I've found the DCC discussions interesting. I'm also intrigued by the numerous advances in technology, such as with stationary decoders, sound, etc., which leads me to a couple of questions.
First, while I understand the basic principle of DCC, but I'm still unclear whether the heart of the technology's control side resides in the controller, or in the power-supply infrastructure.
I know enough about the technology to know that one must install certain power supply equipment, jacks, etc., and that one uses a handheld controller (usually) to operate the trains. And, depending on the size of one's layout, more than one booster may be required.
Now, I've been more or less aware of the DCC manufacturers' introducing new products, chiefly decoders with bells and whistles (both figuratively and literally), new capabilities, handheld controllers with new functions as features, etc. This is where my question regarding the "heart" of the control-side of the technology comes in.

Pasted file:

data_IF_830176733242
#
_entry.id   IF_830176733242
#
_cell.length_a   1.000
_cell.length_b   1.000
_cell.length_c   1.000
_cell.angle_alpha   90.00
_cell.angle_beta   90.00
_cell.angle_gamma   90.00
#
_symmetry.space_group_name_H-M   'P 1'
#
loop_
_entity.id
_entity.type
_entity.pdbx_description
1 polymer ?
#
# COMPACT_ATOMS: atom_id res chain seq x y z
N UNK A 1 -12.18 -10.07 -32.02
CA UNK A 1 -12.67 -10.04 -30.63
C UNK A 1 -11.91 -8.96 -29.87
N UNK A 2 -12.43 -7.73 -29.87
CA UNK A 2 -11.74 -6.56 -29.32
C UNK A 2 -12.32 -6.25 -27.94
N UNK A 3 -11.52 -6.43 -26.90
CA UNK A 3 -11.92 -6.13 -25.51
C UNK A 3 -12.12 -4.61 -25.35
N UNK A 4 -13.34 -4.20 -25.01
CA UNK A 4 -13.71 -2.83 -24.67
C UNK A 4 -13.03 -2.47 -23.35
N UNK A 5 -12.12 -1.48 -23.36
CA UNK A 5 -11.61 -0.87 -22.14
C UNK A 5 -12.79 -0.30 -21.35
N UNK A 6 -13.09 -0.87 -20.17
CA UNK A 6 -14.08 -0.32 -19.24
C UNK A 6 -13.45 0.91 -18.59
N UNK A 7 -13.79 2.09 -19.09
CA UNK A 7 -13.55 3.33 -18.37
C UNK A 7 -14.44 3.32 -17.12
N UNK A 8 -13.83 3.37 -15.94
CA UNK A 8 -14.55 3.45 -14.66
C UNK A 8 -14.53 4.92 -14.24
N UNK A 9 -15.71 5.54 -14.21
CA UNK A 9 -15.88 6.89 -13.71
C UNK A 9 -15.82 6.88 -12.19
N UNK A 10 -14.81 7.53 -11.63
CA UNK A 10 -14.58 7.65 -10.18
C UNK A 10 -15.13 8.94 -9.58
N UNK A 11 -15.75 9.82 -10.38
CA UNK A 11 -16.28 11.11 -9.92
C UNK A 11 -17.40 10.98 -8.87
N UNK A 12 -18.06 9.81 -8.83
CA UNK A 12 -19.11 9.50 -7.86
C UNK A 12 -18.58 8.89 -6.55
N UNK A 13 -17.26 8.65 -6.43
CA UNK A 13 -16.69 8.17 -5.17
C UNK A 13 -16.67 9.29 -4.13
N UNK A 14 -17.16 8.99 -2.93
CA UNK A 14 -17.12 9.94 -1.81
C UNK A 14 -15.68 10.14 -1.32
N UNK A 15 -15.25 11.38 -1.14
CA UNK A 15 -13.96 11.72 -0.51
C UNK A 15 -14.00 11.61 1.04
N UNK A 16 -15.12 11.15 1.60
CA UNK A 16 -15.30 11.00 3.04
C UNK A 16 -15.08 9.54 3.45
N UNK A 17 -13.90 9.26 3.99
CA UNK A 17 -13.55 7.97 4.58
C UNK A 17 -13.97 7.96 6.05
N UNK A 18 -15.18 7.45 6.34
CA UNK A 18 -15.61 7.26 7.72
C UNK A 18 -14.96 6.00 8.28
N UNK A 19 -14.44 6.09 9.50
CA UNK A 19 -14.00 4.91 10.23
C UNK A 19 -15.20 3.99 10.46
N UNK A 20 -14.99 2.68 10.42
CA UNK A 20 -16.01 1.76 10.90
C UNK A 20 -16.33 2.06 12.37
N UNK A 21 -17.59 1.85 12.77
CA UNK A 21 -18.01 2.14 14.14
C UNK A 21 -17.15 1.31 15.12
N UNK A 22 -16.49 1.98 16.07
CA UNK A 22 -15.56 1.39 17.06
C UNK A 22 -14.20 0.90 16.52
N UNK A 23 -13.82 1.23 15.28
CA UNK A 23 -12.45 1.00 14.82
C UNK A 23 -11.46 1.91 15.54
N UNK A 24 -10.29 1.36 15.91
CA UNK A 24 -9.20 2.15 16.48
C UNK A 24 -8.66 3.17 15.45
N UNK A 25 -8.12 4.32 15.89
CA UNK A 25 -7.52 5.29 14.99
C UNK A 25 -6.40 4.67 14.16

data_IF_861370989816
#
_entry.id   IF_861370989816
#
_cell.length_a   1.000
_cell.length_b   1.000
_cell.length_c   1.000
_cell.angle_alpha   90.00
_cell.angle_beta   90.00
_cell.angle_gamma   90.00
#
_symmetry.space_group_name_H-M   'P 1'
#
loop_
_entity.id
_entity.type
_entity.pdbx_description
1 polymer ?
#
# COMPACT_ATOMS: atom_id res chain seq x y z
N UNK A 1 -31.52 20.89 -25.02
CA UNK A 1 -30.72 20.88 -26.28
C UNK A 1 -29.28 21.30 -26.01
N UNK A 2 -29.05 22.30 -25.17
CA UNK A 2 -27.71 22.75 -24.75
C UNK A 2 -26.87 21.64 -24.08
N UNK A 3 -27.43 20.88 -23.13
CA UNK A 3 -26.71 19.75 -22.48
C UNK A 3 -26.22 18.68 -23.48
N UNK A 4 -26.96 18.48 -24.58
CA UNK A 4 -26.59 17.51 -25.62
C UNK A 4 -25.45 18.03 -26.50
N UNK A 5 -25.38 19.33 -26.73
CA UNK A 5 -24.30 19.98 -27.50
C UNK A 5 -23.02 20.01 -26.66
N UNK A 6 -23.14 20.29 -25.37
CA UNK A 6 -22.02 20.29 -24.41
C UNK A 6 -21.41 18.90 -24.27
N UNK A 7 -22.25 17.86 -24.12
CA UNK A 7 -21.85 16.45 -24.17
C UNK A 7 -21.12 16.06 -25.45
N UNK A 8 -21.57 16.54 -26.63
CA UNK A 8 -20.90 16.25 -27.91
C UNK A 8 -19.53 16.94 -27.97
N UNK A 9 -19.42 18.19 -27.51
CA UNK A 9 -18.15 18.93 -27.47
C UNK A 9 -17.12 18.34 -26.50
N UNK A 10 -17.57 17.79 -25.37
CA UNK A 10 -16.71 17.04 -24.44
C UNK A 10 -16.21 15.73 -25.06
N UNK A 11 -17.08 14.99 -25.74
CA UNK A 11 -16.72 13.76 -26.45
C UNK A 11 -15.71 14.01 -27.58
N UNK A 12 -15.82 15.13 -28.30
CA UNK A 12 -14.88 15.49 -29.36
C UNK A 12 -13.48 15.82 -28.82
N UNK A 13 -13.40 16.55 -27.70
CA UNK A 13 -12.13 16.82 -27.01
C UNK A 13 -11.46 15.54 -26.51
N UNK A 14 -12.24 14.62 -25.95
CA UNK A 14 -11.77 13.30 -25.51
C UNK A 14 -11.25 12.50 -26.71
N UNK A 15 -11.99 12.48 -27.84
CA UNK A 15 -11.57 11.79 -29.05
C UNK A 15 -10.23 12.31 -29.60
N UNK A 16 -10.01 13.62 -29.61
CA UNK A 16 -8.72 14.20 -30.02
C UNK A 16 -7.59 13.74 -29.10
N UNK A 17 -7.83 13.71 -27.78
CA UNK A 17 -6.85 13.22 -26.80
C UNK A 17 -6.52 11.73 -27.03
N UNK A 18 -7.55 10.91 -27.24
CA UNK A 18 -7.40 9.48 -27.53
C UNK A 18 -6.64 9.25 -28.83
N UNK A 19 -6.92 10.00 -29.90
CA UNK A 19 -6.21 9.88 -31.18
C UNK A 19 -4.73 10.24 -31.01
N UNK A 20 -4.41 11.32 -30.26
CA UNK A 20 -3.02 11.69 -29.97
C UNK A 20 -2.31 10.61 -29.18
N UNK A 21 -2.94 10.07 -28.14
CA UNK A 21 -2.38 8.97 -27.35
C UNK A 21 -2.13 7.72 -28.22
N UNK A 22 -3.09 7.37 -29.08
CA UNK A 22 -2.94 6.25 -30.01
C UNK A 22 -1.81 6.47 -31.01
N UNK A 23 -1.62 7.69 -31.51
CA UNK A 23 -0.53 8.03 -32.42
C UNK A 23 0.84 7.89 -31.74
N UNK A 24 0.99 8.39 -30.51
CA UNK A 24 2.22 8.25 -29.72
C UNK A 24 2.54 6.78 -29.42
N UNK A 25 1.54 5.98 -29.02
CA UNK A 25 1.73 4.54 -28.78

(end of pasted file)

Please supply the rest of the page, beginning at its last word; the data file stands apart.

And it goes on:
Let's suppose "Modeler Smith" decides to upgrade the DCC system on his layout to take advantage of the newest capabilities, so he strips out the old and installs the new. What does he do with the old? Puts it on the used market.
Now I come along, and looking for a bargain, see his used DCC system and decide to buy it, as I'm interested in it.
This leads to a couple of questions. First, do "whole," i.e., serviceable, DCC systems, come onto the used market and if so, how frequently? (I know...it's not like trading in a used car against a new one.) Would I be able, assuming everything is in working order, to hook it up and actually run trains, all else being equal? I'm all for keeping expenses down wherever I can, so if I can snag a functional DCC system for a fraction of what I would pay new, I'm all for it.
Next, warranty issues aside, what are the advantages in buying a new system, such as Digitrax's Zephyr, to name one example?
Incidentally, I would use DCC on an HO double-deck switching layout of about50-60 aggregate square feet, which also features a branch line. There would be perhaps four engines at most on it at a given time, and the whole kit and caboodle would likely be one power district. I would use the simplest decoders on the market, as I don't need sound, nor the "special effects" so popular these days. Control and perhaps the headlights would be adequate. (Don't get me started on sound; I can recreate the sound effects in my head because I work on the railroad as it is.)
P.S. Please forgive me is this doesn't seemed focused at times; after all, I was writing this at three in the morning. :-)